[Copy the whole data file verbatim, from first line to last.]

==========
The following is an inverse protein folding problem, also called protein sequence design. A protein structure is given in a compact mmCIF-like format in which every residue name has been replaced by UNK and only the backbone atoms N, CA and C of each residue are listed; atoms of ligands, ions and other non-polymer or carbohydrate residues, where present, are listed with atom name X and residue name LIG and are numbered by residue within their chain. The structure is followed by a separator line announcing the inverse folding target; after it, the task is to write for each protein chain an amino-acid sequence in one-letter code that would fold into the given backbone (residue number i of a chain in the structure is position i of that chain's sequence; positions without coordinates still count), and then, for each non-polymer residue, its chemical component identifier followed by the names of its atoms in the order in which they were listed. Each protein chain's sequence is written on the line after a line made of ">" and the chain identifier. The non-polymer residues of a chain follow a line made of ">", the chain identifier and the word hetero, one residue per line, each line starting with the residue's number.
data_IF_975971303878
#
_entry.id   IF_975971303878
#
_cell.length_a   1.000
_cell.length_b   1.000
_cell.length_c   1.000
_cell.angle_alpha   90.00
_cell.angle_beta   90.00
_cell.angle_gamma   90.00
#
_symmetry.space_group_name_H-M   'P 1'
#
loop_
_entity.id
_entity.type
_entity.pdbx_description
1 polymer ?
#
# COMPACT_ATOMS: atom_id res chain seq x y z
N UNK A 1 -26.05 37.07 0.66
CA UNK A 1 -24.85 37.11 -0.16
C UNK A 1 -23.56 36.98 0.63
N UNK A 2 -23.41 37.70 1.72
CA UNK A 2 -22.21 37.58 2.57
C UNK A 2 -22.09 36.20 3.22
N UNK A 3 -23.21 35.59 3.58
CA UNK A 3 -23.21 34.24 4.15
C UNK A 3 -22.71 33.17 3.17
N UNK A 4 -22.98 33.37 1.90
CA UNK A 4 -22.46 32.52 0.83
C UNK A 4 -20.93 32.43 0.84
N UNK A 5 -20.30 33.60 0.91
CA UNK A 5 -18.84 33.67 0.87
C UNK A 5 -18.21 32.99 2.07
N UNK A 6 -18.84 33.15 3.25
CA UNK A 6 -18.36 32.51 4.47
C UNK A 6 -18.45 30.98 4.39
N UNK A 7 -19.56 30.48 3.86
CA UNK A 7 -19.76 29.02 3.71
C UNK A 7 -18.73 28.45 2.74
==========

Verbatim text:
The following is an inverse protein folding problem, also called protein sequence design. A protein structure is given in a compact mmCIF-like format in which every residue name has been replaced by UNK and only the backbone atoms N, CA and C of each residue are listed; atoms of ligands, ions and other non-polymer or carbohydrate residues, where present, are listed with atom name X and residue name LIG and are numbered by residue within their chain. The structure is followed by a separator line announcing the inverse folding target; after it, the task is to write for each protein chain an amino-acid sequence in one-letter code that would fold into the given backbone (residue number i of a chain in the structure is position i of that chain's sequence; positions without coordinates still count), and then, for each non-polymer residue, its chemical component identifier followed by the names of its atoms in the order in which they were listed. Each protein chain's sequence is written on the line after a line made of ">" and the chain identifier. The non-polymer residues of a chain follow a line made of ">", the chain identifier and the word hetero, one residue per line, each line starting with the residue's number.
data_IF_975971303878
#
_entry.id   IF_975971303878
#
_cell.length_a   1.000
_cell.length_b   1.000
_cell.length_c   1.000
_cell.angle_alpha   90.00
_cell.angle_beta   90.00
_cell.angle_gamma   90.00
#
_symmetry.space_group_name_H-M   'P 1'
#
loop_
_entity.id
_entity.type
_entity.pdbx_description
1 polymer ?
#
# COMPACT_ATOMS: atom_id res chain seq x y z
N UNK A 1 -26.05 37.07 0.66
CA UNK A 1 -24.85 37.11 -0.16
C UNK A 1 -23.56 36.98 0.63
N UNK A 2 -23.41 37.70 1.72
CA UNK A 2 -22.21 37.58 2.57
C UNK A 2 -22.09 36.20 3.22
N UNK A 3 -23.21 35.59 3.58
CA UNK A 3 -23.21 34.24 4.15
C UNK A 3 -22.71 33.17 3.17
N UNK A 4 -22.98 33.37 1.90
CA UNK A 4 -22.46 32.52 0.83
C UNK A 4 -20.93 32.43 0.84
N UNK A 5 -20.30 33.60 0.91
CA UNK A 5 -18.84 33.67 0.87
C UNK A 5 -18.21 32.99 2.07
N UNK A 6 -18.84 33.15 3.25
CA UNK A 6 -18.36 32.51 4.47
C UNK A 6 -18.45 30.98 4.39
N UNK A 7 -19.56 30.48 3.86
CA UNK A 7 -19.76 29.02 3.71
C UNK A 7 -18.73 28.45 2.74